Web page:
Click on images for additional views of each patient in Lightbox.
The image on the left was taken after positive biopsy for left breast cancer, prior to mastectomy and immediate reconstruction.
The image on the right show a result after left breast reconstruction using tissue expansion/permanent breast implant, right breast augmentation, and portacath removal.
The image on the left was taken after tissue expansion for reconstruction of the right breast, but before placement of the permanent implant. The portacath, which was used for chemotherapy, is visible on the upper left of her chest in the second image.
The image on the right shows a result after second stage reconstruction, but prior to nipple/areola reconstruction.
The image on the left is a pre-operative image; it was taken before this patient's bilateral mastectomy and her immediate reconstruction using tissue expanders.
The image on the right was completion of the expansion process, but prior to second stage reconstruction (removal of tissue expander and placement of permanent breast implant).
This patient had bilateral breast reconstruction using tissue expansion and permanent breast implants. The two images show the final results.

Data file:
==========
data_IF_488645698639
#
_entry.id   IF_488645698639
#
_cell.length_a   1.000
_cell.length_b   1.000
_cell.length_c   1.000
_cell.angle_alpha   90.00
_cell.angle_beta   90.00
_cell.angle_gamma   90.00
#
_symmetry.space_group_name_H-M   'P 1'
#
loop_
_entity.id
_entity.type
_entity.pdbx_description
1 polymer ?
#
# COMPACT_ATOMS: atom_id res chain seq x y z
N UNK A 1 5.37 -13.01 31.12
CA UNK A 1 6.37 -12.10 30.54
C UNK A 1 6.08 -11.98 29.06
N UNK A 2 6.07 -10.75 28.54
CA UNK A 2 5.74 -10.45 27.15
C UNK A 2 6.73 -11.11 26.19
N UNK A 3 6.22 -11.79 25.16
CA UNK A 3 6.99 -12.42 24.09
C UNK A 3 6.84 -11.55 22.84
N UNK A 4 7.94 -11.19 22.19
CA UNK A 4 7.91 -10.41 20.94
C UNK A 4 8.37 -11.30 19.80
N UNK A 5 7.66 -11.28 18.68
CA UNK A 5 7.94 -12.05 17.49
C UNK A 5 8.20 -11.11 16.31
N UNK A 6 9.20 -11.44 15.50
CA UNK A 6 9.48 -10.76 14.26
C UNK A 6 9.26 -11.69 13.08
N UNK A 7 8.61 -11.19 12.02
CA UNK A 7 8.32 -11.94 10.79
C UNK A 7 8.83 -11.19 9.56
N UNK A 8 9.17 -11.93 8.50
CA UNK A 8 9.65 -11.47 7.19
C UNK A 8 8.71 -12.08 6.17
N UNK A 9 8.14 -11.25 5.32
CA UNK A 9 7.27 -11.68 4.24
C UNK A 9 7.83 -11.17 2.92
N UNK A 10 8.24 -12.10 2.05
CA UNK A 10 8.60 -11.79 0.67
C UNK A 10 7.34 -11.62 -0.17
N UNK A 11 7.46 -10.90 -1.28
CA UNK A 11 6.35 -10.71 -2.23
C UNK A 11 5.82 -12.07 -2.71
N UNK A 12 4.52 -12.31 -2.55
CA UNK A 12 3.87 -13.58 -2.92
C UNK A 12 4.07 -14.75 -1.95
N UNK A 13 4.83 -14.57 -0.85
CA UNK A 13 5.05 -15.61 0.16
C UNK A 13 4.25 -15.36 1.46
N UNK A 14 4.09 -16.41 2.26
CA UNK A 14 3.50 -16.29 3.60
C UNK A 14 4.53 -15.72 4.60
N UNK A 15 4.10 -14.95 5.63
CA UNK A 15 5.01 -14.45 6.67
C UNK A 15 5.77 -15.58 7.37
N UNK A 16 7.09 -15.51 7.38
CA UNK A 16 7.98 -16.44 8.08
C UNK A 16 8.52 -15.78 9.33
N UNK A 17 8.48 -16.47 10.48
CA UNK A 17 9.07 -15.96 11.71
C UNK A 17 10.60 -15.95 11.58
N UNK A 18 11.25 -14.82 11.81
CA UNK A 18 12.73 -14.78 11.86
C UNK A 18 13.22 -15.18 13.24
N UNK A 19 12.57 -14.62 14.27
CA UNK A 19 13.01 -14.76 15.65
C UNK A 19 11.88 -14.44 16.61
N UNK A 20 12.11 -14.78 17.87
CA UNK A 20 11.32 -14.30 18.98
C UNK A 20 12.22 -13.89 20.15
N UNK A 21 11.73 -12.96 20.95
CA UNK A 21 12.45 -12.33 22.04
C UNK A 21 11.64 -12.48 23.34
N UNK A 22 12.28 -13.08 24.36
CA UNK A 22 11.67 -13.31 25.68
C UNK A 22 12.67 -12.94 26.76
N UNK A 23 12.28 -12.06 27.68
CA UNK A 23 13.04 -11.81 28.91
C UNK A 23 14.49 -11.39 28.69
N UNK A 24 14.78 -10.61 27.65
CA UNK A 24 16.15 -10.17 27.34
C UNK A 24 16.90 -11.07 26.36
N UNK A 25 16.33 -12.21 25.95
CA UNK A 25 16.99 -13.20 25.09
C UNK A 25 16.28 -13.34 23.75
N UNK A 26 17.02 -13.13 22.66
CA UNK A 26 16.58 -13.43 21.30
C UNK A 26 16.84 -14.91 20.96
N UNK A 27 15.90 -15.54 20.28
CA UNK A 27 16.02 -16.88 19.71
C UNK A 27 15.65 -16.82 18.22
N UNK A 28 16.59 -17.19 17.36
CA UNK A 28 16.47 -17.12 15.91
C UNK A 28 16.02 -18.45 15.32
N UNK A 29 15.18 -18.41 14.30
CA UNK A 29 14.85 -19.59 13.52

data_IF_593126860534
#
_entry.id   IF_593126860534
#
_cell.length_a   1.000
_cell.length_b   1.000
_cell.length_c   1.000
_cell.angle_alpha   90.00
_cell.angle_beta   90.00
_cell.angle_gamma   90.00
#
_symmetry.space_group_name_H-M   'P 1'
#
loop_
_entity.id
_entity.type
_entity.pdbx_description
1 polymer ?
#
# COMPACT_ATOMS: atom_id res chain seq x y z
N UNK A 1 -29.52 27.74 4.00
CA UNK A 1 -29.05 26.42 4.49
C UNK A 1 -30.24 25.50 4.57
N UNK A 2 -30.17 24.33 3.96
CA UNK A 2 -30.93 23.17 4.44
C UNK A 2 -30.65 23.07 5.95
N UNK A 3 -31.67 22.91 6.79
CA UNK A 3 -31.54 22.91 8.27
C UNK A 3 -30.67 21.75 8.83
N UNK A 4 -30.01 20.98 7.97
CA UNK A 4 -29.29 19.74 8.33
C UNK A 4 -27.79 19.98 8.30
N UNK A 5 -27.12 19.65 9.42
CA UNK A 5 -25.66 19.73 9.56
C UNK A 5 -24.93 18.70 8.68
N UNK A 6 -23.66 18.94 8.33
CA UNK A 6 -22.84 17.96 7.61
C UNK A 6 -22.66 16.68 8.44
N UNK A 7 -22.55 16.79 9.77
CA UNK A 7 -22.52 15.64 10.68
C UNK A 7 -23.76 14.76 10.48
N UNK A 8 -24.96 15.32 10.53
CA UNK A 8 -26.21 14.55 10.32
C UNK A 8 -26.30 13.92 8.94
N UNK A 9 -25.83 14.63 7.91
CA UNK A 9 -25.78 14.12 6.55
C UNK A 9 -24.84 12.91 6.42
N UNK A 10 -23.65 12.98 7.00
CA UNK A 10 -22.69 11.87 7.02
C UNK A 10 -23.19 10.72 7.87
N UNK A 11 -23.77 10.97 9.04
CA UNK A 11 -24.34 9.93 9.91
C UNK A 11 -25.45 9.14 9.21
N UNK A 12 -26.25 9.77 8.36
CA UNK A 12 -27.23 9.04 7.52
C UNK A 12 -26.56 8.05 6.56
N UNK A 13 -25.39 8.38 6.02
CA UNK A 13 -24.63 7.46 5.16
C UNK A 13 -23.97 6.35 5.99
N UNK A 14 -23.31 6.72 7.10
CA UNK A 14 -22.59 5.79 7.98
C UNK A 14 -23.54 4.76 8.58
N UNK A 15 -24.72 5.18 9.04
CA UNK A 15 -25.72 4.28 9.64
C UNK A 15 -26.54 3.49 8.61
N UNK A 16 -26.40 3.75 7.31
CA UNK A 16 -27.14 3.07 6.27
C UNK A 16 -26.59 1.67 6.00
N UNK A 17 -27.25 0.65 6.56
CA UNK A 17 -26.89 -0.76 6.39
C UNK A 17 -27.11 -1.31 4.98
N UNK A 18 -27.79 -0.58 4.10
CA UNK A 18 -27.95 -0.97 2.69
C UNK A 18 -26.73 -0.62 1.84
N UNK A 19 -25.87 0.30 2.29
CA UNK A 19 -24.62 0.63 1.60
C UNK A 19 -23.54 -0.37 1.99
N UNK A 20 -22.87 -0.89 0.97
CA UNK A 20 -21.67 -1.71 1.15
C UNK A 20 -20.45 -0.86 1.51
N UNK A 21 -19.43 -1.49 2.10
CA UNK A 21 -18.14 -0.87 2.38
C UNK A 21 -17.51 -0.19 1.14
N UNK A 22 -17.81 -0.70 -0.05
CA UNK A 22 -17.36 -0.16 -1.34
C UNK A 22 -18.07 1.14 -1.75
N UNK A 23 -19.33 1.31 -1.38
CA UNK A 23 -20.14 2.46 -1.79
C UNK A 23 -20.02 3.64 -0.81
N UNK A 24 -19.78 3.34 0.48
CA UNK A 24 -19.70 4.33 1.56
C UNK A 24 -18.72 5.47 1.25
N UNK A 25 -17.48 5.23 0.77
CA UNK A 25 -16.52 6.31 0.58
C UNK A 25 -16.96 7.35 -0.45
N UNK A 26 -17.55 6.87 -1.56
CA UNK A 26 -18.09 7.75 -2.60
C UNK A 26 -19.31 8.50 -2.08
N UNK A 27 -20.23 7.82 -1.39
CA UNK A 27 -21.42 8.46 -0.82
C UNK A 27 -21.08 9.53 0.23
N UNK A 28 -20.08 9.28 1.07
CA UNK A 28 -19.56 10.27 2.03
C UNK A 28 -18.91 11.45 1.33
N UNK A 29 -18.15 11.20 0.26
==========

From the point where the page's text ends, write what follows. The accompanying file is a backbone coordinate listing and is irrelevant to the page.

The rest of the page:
The image on the left was taken after positive biopsy for left breast cancer, prior to left mastectomy and immediate reconstruction. The image on the right shows a final result after reconstruction of the left breast using tissue expansion and a permanent, silicone gel breast implant. A breast lift was done on the right breast for symmetry.
This is a 33 year old lady who presented after right breast lumpectomy and radiation for breast cancer. She was concerned because of her breast asymmetry; she also was unhappy with her breast ptosis. To address these issues, we first placed a tissue expander on the right side, and at the same time did a left breast mastopexy (lift). Five months later, after the expansion process was completed she was taken back to the operating room where a permanent implant was placed on the right (after removing the tissue expander)—a mastopexy was performed on the right breast at the same time.
Surgery in a radiated field (such as the right breast in this situation) has a much higher complication rate—there is a higher incidence of contracture of the breast, or wound healing problems. After mastectomy, a flap method is typically my favored approach to address breast mound reconstruction. The situation after lumpectomy is difficult, because not that much volume is needed. This patient understood prior to the 1st surgery that this technique might not work, and ultimately might have needed to utilize a flap to salvage the situation.
This 41 year old woman presented after right mastectomy for breast cancer. Delayed reconstruction was accomplished with tissue expansion, followed by permanent implant placement (silicone gel implants), and nipple/areola reconstruction under local in the office. Her left breast was augmented at the second stage procedure for symmetry.
This 24 year old woman had presented with biopsy proven breast cancer- she and her oncologist planned to proceed with bilateral mastectomies.Immediate bilateral reconstruction was performed with tissue expanders at the time of mastectomy. The picture on the right shows her after 2nd stage reconstruction, in which the expanders were removed and permanent silicone implants were placed.